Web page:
A temple with exits and entrances | Daily News


A temple with exits and entrances

Quite a number of Japanese novels have been translated into English over the years. The extent to which the response depicts that there is a niche termed Japanese narratives. A special reference could be made to award-winning Japanese writers such as Yukio Mishima, Junichiro Tanizaki, Natsume Soseki, Akira Kurosawa and Yasunari Kawabata.

It remains to be said, however, that many more outstanding Japanese writers have reached the English reading world despite the wide-availability.

Fumio Niwa is one. His novel comes closer to me as the contents and the mode of expression bear familiarity to the Oriental narratology. The novel is titled The Buddha Tree. The English translation has been accepted in the World Translation Series of Contemporary Works jointly sponsored by the International PEN Club and UNESCO. I came across the work which was reprinted in the 1970s.

The central experience is a broad-based religious spree that envelops the character of a Buddhist priest. He is depicted more like a worldly being who enjoys the sensory pleasures while offering certain pious pseudo-advice to his parishioners or those who come to pay homage to the temple where he resides. The reader comes to know, as the narrative unfolds, that this person is unchallengeable in certain ways. He has a clandestine relationship with his mother in law, Mineyo, for many years. Gradually as a number of events unfold, his wife discovers this relationship.

The inevitable turning point is that she leaves him. As he discovers the plight of his wife, he is made to undergo a mental struggle sandwiched between the sensory and the spiritual life. The inner struggle is written in a way that at times it surpasses the mere barriers of monologue and the stream of consciousness.

Niwa creates tender dramatic situations to picturise the plight of a man torn between sensually and his own teachings drawn from the Buddhist doctrine. As time goes on, he gets further entangled in the web of sensuality falling in love with a mistress of a local merchant named Tomoko. The novelist skilfully portrays not only the inner conflict in Shoshe but also the minds and behaviour of those who are near and dear to him.

On creative impulse, the writer makes use of quite a number of parables, dictums, anecdotes and mini poems like Haiku and Tanka so as for the reader grips the central theme of duality in one’s life with reference to community trends of the Japanese countryside.

The reader needs to be relaxed and patient to read this slow-moving narrative. A discerning reader may observe that Niwa has a tendency to see the events in an overwrought manner. The English translator, Kenneth Strong, notes that Niwa’s somewhat slow-moving and discursive style is characteristic of much Japanese writing.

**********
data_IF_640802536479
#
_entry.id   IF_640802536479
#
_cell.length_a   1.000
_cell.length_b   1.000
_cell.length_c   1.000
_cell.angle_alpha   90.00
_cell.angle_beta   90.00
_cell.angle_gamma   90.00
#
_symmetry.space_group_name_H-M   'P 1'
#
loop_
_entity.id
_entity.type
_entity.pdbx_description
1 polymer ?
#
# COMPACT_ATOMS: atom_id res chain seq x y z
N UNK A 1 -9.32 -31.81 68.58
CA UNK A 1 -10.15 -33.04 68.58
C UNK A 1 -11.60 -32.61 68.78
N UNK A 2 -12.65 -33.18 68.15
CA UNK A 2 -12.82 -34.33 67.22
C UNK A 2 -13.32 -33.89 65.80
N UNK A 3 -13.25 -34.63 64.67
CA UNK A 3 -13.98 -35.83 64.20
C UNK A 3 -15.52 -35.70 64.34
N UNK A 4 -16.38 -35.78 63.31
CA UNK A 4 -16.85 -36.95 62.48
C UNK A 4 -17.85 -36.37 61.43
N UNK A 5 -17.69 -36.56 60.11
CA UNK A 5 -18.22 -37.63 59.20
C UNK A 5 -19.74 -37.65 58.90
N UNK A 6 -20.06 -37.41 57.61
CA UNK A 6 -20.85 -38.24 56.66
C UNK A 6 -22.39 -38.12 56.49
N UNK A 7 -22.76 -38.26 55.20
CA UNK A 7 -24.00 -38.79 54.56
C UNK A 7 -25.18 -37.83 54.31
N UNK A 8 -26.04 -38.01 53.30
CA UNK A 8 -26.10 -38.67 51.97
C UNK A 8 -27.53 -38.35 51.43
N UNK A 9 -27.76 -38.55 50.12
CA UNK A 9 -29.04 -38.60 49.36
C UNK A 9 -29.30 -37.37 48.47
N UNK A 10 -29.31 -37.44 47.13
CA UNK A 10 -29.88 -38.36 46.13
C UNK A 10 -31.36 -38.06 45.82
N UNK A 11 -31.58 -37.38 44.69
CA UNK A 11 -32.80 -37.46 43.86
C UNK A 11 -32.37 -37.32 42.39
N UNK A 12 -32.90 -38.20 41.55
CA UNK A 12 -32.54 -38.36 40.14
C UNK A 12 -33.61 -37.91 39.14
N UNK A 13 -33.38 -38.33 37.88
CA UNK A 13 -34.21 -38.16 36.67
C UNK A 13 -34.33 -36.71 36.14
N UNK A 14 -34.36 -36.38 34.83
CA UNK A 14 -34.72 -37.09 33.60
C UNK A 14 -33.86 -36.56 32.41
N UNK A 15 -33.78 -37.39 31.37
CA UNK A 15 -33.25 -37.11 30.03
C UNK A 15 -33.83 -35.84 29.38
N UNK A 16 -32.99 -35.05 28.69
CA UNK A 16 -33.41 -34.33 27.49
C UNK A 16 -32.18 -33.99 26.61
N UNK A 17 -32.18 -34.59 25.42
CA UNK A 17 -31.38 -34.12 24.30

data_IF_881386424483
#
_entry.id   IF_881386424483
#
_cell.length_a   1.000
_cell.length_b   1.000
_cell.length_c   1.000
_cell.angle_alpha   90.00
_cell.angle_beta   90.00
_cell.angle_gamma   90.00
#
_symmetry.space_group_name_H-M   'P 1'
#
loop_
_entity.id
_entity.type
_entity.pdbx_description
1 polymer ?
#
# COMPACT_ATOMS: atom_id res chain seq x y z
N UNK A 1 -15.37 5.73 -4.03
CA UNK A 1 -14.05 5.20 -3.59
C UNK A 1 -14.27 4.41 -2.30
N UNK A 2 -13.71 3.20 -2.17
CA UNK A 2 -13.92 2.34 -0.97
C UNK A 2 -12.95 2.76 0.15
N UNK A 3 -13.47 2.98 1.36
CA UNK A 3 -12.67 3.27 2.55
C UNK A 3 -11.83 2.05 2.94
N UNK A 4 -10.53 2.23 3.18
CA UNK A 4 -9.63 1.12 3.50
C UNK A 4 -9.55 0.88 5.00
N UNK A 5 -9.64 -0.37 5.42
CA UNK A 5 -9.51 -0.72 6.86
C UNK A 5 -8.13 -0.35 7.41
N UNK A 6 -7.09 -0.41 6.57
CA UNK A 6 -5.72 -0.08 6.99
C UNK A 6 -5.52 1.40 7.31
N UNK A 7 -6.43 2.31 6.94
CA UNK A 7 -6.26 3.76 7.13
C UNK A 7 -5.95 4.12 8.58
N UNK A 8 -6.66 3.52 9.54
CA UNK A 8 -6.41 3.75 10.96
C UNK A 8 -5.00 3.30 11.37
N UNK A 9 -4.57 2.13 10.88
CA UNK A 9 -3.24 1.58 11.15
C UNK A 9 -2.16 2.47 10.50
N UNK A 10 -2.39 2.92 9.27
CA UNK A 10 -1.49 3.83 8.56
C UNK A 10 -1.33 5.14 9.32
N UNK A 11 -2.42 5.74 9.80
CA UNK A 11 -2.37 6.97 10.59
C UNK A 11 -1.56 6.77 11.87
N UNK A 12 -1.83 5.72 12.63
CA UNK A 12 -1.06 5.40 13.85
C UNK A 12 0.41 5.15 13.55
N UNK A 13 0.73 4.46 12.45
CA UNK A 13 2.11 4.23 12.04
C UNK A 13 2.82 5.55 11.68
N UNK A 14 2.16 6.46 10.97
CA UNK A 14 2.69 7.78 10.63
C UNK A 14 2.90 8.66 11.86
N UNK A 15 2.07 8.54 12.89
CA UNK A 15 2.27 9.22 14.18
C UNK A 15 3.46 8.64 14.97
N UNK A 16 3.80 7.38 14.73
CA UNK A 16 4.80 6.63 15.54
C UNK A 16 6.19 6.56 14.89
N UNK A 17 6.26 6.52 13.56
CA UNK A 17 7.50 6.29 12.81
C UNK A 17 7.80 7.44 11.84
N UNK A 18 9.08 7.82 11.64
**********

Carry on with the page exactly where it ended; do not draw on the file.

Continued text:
The Buddha Tree is portrayed as a symbol of reference to the Indian tree under which Prince Siddhartha gained the supreme state of Nibbana. This is known as Enlightenment. This too becomes the symbol of great wisdom. The writer makes reference to the obligation of the clergy in serving the masses who rally round the temple in order to pay the homage.

Though we come across the minor characters, the narrative revolves around a few. They include Mineyo, the widow of the late priest of the temple. Soshu is the adopted son of Mineyo, the priest about whom quite a lot is expressed intimately. Then comes Reneko, the wife of Soshu and Ryokun, the son of Soshu and Renuko

Then the reader comes across other characters such as maids, factory workers, sons and daughters of business magnates devoted to various aspects. They seek blessings from the temple. They are shown attached to as well as detached from certain domestic bonds and barriers. Running to 36 chapters, the narrative was initially printed in a newspaper in instalments. The reader feels the need for the continuity from one episode to another.

The novel was produced first in 53 instalments. Niwa gained a reputation for writing serialised narratives. As a creative writer, Niwa does not pay more attention to the plot structure. Instead, he creates situations where a surprise or amazement comes to light.

In most situations, Niwa emphasises the individual behaviour regarding the religious faiths that tends overshadow the reality around one’s life. This is sensitively captured in Soshu and his wife, Renko, even though they disengage with each other on serious matters. Much action in the narrative takes place in the temple premises known by the term Butsoji. It is like a stage where actors come and go with physical and verbal gestures.

One sensitive situation that happens in the narrative is the moment where Soshu is made to listen to a young girl singing a song. It goes as follows:

Empty are a man’s words of love

Yet of parting’s sweet sadness

How can I be weary

Even in dreams, from a sorrowing heart

From a longing unguessed

A river of tears

Brief shadow of wings on the water

As a lone bird flies

At evening bell.

The songs, poems and sayings envelop the narrative. The reader can observe the inner meanings that fall apart. As a reader, I feel that some of the passages could be read aloud so as to achieve sensitivity in the central mode of communication. The poetic vision is the high point of illumination in the entire work.

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